Over the course of six wintry days in upstate New York, the Querry family begins to struggle with the questions that animate this profound and searching novel: Why do some people find living so much harder than others? Is happiness a skill that might be learned or a cruel accident of birth? Is reflection conducive to happiness or an obstacle to it? If, as a favorite philosopher of Helen’s puts it, “the only serious enterprise is living,” how should we live? Rich in subtle human insight, full of poignant and often funny portraits, and vivid with a sense of place, James Wood’s Upstate is a powerful, intense, beautiful novel.

Rachel Cusk KudosKudos
by Rachel Cusk
Farrer, Straus and Giroux

Buy from Amazon.com here.

Here is the blurb from Farrer, Straus and Giroux:

Rachel Cusk, the award-winning and critically acclaimed author of Outline and Transit, completes the transcendent literary trilogy with Kudos, a novel of unsettling power.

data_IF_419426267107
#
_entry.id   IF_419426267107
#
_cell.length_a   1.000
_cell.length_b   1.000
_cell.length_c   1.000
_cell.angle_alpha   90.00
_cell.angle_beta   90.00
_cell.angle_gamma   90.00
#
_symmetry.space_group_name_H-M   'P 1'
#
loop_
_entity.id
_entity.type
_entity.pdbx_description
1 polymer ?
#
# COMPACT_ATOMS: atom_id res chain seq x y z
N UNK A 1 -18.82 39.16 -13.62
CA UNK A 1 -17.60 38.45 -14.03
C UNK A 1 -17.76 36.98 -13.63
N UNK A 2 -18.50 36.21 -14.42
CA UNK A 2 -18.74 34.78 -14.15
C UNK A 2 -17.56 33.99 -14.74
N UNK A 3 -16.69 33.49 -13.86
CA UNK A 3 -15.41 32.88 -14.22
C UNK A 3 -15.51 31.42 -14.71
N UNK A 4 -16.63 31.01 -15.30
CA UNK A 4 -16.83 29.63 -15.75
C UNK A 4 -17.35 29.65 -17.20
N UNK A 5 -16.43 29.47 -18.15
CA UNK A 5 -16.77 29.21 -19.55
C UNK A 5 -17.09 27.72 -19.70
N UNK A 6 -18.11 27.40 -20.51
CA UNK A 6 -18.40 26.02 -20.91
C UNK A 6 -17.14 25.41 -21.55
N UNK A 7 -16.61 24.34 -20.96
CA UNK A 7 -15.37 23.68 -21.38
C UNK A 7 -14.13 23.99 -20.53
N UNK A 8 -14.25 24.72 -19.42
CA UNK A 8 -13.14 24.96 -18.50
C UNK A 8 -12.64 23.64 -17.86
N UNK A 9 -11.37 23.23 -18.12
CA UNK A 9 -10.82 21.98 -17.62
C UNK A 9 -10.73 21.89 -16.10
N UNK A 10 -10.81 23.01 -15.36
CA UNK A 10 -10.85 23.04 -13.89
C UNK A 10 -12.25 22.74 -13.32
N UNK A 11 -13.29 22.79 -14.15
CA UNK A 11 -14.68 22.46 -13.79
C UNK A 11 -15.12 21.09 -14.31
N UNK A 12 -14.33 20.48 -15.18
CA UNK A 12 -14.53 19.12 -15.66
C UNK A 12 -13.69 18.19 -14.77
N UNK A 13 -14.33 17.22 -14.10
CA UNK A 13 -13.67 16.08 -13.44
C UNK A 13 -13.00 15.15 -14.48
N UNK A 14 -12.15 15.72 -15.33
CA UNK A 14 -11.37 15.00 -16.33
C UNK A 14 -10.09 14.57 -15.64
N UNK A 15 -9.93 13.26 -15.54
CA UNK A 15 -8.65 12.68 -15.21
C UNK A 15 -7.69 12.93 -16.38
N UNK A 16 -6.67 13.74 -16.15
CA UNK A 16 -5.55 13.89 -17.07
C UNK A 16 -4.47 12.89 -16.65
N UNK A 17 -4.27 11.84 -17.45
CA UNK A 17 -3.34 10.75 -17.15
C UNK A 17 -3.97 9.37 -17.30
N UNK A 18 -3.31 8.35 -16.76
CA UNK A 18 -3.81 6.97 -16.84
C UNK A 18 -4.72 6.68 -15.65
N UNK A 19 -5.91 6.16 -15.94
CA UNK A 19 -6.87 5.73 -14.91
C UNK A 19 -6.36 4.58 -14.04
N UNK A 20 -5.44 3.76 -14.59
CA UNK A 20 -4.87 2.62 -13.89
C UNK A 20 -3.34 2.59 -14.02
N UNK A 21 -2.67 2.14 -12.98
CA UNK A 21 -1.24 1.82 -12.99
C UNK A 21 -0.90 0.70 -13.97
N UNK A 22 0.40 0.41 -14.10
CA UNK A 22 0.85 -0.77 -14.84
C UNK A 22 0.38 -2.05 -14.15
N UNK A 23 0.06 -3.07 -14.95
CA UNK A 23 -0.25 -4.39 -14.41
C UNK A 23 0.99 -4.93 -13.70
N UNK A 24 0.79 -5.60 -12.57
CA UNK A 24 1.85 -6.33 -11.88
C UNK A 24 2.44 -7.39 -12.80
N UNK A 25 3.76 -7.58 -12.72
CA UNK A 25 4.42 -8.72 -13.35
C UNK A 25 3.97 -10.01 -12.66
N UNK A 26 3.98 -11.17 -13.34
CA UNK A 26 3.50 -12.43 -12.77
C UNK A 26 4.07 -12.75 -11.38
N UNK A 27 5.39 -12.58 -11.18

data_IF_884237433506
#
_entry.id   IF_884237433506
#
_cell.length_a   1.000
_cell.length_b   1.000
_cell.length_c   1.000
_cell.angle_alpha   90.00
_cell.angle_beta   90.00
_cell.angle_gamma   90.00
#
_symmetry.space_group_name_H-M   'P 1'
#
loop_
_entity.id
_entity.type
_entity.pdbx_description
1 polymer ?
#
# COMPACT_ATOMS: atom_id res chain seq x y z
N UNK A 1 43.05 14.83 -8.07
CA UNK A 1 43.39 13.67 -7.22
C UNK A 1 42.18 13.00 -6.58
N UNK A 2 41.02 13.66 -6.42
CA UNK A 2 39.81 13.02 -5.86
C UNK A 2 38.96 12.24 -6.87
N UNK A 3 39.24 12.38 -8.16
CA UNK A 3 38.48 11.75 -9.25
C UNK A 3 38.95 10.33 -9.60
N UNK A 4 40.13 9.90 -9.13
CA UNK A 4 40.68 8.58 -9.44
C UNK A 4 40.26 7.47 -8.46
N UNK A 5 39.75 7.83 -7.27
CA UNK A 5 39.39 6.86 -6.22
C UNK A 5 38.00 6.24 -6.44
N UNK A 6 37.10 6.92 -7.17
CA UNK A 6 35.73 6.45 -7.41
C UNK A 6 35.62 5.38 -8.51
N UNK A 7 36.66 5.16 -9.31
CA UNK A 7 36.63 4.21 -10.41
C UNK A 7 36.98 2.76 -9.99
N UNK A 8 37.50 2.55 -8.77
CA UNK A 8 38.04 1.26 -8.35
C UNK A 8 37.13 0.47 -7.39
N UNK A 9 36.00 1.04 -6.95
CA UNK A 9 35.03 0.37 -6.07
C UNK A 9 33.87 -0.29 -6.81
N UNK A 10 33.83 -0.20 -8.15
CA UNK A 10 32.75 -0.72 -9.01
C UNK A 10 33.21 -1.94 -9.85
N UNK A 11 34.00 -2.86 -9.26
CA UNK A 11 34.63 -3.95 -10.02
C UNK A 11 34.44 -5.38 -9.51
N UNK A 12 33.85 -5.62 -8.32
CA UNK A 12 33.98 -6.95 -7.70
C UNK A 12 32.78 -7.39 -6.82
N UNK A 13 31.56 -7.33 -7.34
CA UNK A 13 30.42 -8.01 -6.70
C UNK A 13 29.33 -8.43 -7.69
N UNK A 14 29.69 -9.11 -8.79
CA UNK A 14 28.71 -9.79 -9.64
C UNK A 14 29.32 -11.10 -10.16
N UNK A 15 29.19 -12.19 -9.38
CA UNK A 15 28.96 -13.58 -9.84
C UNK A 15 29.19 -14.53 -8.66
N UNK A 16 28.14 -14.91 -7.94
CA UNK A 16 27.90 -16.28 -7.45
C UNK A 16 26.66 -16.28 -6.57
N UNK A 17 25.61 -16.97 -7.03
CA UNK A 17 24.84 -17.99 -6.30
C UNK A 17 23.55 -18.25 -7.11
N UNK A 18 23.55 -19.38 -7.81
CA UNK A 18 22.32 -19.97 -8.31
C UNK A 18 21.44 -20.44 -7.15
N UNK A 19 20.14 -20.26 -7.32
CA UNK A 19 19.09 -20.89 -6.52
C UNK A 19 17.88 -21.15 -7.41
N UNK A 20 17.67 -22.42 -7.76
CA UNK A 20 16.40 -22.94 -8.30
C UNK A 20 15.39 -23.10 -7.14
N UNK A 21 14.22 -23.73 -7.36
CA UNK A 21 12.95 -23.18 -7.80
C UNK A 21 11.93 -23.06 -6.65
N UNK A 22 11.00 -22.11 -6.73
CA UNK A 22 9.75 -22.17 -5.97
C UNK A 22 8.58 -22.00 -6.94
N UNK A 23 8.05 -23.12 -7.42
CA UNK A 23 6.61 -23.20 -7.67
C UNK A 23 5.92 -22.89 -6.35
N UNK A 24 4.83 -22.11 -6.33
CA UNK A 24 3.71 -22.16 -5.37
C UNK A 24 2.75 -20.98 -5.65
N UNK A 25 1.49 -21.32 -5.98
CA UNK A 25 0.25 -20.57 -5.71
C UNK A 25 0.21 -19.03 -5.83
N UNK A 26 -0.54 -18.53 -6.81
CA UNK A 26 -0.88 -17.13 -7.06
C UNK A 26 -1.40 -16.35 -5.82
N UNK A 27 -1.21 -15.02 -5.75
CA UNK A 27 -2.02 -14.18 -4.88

A woman writer visits a Europe in flux, where questions of personal and political identity are rising to the surface and the trauma of change is opening up new possibilities of loss and renewal. Within the rituals of literary culture, Faye finds the human story in disarray amid differing attitudes toward the public performance of the creative persona. She begins to identify among the people she meets a tension between truth and representation, a fissure that accrues great dramatic force as Kudos reaches a profound and beautiful climax.

In this conclusion to her groundbreaking trilogy, Cusk unflinchingly explores the nature of family and art, justice and love, and the ultimate value of suffering. She is without question one of our most important living writers.

Sybille Bedford JigsawJigsaw: An Unsentimental Education
by Sybille Bedford
NYRB Classics

Buy from Amazon.com here.

Here is the blurb from NYRB Classics:

Shortlisted for the Booker Prize, Bedford’s autobiographical novel paints a vivid picture of life in 1920s Europe between the wars.